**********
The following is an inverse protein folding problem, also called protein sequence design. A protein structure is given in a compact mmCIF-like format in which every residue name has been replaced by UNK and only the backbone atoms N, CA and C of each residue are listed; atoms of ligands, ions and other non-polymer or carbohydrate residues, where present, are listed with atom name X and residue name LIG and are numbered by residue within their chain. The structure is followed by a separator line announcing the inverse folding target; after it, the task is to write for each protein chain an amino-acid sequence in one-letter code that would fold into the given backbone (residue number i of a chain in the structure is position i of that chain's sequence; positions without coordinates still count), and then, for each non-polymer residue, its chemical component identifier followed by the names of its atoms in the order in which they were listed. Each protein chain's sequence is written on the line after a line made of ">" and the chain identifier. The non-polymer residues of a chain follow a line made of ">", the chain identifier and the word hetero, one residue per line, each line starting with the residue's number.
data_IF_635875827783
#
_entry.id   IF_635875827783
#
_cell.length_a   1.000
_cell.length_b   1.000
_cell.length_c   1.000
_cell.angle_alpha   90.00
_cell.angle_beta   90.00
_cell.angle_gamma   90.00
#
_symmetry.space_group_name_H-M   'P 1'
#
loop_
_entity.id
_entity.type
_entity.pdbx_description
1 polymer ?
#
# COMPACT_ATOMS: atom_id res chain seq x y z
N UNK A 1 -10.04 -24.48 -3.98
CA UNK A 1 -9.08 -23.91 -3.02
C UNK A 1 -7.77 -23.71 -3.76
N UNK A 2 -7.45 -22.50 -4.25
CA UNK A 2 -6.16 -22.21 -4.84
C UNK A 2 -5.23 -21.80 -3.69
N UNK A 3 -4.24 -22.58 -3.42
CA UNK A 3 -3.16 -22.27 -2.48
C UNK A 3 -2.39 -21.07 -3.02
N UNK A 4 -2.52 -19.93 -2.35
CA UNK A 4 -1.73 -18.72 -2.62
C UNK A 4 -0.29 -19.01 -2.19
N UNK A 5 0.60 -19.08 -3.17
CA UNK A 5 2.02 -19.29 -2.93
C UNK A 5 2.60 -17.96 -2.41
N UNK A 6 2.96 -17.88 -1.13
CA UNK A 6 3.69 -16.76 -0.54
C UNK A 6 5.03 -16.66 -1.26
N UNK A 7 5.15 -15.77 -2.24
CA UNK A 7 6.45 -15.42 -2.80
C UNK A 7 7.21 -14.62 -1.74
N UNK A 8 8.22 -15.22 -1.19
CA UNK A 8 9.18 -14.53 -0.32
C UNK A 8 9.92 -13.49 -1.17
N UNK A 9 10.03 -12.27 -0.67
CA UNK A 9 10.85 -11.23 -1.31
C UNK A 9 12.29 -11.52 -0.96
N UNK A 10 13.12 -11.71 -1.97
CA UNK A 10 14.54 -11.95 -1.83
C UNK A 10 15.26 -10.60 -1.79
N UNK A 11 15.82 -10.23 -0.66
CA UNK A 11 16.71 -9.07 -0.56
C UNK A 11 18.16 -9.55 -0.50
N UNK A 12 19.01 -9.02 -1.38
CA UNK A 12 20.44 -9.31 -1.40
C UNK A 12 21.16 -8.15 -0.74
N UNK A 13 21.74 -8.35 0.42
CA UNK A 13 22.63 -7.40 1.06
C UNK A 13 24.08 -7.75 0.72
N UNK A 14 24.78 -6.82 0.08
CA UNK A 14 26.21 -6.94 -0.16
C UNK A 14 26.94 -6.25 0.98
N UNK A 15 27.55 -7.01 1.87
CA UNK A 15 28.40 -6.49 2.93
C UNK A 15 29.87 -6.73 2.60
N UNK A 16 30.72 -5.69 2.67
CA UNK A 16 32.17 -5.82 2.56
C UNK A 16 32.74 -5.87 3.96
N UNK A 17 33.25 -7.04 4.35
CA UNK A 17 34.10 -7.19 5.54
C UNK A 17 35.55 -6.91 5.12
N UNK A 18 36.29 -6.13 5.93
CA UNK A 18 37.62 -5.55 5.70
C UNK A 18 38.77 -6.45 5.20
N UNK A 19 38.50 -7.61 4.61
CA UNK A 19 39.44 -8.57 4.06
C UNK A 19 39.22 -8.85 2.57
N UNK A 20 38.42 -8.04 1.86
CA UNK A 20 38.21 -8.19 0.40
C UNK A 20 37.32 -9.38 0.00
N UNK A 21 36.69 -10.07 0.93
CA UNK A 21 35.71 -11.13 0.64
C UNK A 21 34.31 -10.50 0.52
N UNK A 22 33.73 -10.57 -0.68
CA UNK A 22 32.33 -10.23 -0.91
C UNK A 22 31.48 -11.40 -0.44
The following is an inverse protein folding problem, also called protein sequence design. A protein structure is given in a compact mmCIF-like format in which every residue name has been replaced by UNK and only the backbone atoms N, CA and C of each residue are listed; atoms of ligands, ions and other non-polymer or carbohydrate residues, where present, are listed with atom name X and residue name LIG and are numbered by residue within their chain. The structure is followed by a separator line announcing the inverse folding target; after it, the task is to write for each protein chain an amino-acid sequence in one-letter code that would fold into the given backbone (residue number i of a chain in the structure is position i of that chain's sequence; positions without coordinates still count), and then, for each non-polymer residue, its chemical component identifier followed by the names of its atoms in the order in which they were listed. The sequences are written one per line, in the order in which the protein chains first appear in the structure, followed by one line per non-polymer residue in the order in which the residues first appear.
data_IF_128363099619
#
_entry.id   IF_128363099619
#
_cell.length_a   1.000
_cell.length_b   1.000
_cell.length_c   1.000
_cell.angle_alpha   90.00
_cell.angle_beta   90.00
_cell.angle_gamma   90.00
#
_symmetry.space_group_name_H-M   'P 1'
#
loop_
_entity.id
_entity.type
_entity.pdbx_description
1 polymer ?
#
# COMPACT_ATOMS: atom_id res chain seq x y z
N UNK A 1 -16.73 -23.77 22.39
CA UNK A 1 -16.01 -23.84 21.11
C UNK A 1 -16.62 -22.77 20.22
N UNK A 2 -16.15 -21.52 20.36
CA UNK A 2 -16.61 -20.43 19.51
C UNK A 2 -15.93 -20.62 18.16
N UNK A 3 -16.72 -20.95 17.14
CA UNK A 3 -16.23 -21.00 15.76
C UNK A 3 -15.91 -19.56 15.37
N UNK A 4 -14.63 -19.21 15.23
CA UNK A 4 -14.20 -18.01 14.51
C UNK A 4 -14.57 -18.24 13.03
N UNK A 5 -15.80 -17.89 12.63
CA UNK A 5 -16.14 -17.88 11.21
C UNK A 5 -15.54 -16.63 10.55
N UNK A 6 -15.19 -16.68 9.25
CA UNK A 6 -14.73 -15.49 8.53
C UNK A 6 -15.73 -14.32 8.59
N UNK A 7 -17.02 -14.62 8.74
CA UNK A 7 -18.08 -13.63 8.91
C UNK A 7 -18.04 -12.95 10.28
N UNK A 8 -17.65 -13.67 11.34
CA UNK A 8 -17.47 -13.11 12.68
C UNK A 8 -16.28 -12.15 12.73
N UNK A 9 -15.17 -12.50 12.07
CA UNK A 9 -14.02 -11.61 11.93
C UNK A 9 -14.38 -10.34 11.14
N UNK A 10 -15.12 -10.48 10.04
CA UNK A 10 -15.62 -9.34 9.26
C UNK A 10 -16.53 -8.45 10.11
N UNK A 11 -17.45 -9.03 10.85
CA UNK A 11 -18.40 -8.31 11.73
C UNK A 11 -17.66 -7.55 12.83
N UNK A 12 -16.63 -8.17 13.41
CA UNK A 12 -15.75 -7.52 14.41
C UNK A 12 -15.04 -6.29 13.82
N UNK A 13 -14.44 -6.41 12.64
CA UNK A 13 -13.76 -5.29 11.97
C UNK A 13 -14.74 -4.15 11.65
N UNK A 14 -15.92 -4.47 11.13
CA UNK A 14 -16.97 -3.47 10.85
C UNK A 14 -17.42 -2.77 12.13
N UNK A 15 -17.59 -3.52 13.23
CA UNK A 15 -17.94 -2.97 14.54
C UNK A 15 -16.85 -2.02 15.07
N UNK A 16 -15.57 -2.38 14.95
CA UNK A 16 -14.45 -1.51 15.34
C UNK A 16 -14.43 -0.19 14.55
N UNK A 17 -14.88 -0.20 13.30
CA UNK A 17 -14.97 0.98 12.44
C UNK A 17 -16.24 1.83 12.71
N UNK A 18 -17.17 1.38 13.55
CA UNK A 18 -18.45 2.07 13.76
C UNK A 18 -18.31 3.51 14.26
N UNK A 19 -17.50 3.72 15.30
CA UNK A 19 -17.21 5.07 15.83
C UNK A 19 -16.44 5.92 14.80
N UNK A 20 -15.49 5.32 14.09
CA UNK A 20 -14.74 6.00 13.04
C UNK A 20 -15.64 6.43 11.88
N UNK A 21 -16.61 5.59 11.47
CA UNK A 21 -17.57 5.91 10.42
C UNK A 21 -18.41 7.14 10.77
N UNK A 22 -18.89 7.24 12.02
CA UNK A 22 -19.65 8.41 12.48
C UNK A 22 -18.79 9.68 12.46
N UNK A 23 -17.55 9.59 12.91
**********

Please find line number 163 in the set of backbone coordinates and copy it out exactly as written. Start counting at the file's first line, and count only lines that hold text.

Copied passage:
N UNK A 19 -17.50 3.72 15.30